3. It’s not acceptable to stand and stare.
“People of any age should understand this,” said Appleton. “So please talk to your children about the impact that staring could have on that young person and how they would feel if someone stared at them a lot.
“With Ellie-Mae, the pointing and staring really broke our hearts and it was very upsetting. Some people may be happy to be asked about why they look ‘different’ but equally some may not like the confrontation.”
4. Ask questions, sensitively.
“I actively encourage questions because I accept that my son does look different but as soon as people meet him they realise he’s just as special as them,” she said.
Kelly Wilson Bossley, 39, from Denver, US, is mum to three-year-old Lydia, who was born with a facial birthmark.
She agreed that questions were welcomed, adding: “My family would much rather answer questions about my daughter’s facial birthmark than to overhear people talking about it only to be met with silence.
“I know this is done in an effort to be polite but the silencing makes it feel like having or noticing a difference is shameful.”
5. Engage in normal conversations.
Elizabeth Nobel, a psychotherapist, and head of client services at Changing Faces, where she hears parents’ concerns, said parents should let their children know: “If you feel worried about what to say to someone who looks different, try starting off with some things about you.
“Tell the person what you like to do, or about one of your pets, or your favourite TV show.
“The other person will probably join in, or you can ask them about the things they like and enjoy.
“Talking about what makes you both happy is usually a good way to start with someone new.”
Bossley added: “Instead of shushing your children, try engaging them. My daughter would love the chance to teach other kids about her birthmark and let them know she is okay.”
Beswick said she always encourages people to come and say hello to her son, adding: “If you don’t want to do that then a smile makes a big difference.”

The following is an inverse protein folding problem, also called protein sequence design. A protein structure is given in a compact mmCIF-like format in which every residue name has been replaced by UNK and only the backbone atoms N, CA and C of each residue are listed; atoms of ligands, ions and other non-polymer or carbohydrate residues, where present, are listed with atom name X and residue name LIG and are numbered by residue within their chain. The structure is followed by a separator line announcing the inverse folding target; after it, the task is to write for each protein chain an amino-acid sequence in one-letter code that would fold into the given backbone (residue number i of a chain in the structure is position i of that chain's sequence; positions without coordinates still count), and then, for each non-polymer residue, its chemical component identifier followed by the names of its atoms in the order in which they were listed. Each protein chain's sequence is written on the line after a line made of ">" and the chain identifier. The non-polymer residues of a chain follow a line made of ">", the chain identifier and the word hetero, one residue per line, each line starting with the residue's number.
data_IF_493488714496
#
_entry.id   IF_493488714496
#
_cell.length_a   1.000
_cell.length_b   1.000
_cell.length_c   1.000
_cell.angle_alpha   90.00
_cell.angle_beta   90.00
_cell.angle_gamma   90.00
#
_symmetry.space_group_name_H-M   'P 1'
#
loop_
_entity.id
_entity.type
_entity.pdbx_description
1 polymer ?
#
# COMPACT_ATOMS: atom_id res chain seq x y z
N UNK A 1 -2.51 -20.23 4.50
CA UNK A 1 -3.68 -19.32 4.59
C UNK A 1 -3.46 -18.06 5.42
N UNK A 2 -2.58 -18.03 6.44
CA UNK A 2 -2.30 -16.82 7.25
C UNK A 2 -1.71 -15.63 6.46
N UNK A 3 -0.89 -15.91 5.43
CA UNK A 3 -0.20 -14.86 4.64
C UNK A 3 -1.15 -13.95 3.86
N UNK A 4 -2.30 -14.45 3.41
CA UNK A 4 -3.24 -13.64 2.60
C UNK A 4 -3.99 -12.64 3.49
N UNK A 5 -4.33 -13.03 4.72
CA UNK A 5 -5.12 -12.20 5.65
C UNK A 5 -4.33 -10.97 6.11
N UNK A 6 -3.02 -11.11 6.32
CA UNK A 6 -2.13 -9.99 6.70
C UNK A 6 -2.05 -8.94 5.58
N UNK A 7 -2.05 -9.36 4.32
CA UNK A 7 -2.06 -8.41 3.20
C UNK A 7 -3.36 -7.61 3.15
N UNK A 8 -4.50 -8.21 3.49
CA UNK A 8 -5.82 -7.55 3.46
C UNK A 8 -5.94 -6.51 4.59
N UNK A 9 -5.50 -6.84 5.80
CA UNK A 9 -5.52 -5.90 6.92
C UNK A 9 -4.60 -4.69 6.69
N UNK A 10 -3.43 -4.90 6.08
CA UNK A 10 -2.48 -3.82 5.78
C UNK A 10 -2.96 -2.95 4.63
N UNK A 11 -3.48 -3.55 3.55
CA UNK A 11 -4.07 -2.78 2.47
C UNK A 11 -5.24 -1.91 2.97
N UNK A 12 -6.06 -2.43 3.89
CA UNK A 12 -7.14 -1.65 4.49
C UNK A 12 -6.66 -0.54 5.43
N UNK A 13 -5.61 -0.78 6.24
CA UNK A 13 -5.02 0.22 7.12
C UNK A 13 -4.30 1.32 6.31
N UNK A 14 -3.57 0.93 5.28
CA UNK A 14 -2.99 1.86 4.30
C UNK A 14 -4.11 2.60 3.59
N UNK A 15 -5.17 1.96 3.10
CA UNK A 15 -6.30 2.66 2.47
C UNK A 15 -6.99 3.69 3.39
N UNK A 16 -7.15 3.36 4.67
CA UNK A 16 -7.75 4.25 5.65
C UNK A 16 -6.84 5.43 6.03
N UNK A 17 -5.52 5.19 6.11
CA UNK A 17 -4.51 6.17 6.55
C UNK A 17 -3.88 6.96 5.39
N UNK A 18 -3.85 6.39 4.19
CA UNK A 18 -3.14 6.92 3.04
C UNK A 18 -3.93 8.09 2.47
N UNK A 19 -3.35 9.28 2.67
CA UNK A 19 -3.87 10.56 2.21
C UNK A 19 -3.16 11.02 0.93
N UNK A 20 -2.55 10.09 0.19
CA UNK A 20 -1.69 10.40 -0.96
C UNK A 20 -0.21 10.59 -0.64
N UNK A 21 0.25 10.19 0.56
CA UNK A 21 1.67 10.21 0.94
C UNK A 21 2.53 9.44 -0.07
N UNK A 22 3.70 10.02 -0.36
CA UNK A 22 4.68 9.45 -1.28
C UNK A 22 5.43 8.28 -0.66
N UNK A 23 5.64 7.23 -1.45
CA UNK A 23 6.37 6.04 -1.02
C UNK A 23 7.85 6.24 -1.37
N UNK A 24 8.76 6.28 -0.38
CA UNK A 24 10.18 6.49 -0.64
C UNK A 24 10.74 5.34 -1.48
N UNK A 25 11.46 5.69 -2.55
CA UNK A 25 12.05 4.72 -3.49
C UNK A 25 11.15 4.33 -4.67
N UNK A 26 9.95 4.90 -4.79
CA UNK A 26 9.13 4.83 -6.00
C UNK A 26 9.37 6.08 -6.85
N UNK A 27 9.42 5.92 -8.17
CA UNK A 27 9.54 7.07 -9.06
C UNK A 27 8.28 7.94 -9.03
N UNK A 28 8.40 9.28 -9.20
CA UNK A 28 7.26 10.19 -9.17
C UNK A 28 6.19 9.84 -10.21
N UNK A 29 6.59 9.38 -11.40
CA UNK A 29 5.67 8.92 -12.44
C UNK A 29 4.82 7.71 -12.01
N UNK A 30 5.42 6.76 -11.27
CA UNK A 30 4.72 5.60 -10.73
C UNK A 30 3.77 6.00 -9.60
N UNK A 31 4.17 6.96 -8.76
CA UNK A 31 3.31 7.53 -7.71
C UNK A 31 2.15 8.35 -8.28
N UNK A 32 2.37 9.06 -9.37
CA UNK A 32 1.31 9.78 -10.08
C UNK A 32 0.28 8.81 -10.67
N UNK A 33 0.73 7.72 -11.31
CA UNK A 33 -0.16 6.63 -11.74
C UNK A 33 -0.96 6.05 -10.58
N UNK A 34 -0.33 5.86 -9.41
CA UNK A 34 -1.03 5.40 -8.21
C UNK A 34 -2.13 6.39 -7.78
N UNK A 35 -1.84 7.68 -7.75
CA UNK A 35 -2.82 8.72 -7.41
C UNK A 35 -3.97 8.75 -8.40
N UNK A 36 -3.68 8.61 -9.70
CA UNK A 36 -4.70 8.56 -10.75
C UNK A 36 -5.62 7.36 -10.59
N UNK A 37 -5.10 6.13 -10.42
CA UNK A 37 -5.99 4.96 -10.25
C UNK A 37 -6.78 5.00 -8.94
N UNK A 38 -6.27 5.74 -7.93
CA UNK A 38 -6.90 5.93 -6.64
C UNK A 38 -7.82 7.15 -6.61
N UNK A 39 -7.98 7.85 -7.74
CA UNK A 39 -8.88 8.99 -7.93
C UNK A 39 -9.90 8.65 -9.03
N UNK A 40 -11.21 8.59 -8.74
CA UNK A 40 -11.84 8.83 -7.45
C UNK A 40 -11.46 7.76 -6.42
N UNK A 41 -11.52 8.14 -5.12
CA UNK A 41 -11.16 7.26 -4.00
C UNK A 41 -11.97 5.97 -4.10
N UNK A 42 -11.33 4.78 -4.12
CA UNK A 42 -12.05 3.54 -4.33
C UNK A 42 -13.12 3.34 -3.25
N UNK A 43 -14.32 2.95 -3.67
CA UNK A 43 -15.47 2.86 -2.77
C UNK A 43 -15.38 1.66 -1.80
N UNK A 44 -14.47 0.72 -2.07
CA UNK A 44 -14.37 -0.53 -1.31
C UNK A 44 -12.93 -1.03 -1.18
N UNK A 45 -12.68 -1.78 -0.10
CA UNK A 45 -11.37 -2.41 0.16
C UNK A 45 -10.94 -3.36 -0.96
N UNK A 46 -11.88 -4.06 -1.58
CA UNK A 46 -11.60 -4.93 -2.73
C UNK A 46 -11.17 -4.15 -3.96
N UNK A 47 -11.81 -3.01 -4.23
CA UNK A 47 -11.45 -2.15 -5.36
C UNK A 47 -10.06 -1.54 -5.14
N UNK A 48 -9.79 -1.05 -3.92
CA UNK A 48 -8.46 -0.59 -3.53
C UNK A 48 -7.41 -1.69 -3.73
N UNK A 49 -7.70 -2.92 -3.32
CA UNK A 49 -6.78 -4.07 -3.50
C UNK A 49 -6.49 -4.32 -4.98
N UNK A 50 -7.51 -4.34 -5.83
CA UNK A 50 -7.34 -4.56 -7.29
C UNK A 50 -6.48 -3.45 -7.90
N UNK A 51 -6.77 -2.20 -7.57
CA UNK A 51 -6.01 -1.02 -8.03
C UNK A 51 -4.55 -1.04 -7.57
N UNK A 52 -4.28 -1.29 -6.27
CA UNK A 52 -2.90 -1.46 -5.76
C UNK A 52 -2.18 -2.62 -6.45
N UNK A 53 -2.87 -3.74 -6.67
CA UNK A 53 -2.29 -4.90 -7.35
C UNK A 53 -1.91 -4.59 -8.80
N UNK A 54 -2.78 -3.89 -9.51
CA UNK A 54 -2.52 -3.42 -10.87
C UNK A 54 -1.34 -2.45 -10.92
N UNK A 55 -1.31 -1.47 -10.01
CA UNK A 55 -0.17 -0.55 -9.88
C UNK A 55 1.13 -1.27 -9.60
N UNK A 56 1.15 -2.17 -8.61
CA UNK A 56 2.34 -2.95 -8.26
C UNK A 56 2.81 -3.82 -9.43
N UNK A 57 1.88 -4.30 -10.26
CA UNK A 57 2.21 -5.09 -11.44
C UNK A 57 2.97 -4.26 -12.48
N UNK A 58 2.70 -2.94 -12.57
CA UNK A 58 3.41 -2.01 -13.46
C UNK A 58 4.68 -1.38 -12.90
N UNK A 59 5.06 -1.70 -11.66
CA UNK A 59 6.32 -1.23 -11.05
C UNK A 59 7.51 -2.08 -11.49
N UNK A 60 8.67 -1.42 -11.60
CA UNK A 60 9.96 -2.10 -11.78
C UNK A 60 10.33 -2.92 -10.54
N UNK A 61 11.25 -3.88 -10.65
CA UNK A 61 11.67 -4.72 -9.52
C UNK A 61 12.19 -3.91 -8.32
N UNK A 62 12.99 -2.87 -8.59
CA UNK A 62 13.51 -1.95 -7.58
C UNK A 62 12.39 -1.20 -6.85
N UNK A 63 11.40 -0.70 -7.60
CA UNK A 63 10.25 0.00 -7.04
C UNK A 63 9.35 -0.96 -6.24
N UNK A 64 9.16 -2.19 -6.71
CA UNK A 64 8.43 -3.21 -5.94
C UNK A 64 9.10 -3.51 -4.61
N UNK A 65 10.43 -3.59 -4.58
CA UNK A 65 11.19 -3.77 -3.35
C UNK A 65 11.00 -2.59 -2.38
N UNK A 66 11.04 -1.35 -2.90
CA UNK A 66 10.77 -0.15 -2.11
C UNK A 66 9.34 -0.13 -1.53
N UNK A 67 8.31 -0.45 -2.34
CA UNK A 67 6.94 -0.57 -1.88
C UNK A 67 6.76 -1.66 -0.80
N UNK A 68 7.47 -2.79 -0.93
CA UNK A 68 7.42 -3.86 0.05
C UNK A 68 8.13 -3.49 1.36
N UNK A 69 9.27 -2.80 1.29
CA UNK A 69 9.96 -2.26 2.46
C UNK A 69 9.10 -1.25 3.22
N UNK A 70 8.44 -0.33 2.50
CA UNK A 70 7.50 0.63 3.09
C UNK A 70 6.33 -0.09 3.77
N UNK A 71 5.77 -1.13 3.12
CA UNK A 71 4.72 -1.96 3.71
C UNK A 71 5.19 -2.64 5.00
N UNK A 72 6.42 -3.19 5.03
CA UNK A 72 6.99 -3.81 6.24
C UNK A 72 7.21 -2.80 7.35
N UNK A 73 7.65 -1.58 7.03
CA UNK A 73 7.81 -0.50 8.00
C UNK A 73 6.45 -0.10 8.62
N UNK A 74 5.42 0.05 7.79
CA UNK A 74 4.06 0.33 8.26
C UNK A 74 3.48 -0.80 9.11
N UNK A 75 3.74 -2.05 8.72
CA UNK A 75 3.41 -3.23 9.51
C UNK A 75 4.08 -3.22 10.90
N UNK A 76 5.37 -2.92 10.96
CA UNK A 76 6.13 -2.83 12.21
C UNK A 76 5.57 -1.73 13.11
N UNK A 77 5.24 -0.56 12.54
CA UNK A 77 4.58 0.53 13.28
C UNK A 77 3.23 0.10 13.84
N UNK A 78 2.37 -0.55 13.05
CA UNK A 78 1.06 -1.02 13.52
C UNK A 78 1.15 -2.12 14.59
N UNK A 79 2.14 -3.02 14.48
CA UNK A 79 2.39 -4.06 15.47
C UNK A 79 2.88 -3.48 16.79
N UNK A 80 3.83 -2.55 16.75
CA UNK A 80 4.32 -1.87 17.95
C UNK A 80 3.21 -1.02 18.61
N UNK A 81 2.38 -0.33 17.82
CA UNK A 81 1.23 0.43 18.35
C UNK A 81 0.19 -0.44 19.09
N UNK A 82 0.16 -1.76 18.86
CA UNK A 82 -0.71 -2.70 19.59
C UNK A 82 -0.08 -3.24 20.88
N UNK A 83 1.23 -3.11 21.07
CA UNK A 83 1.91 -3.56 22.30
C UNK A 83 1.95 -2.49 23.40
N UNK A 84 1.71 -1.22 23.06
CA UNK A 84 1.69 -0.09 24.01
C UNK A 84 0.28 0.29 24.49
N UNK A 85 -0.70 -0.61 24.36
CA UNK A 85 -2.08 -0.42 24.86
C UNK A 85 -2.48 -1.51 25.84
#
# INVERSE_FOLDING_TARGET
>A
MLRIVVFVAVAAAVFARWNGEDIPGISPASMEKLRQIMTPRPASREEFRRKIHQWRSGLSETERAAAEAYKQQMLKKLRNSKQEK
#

Nobel said parents should tell their child: “If you see someone who looks unusual to you, you might look for a long time, or more than once before you even think about it. If this happens, give the person a friendly smile to show you don’t mean to be hurtful.”
Advice for parents:
1. Model the response you want your child to have to someone who looks different – if they see that you aren’t acting defensively, they are far less likely to feel worried about the situation.
2. If you find yourself looking longer, or looking twice, at someone, don’t panic, it can be an automatic response. Instead of staring, or looking away and ignoring the person, just make eye contact, smile warmly and carry on as usual.
3. In a situation where you want to help your children respond to someone who looks different, try to explain, reassure, distract. This simple formula helps to ‘unfreeze’ situations when children feel unsure what to say or do.
Explain: “I think you’ve noticed that this little girl has some scars on her face”
Reassure: “They don’t seem to be bothering her though do they”
Distract: “It looks like she loves this ice cream shop as much as you do, she’s getting strawberry, what flavour are you going to have today?”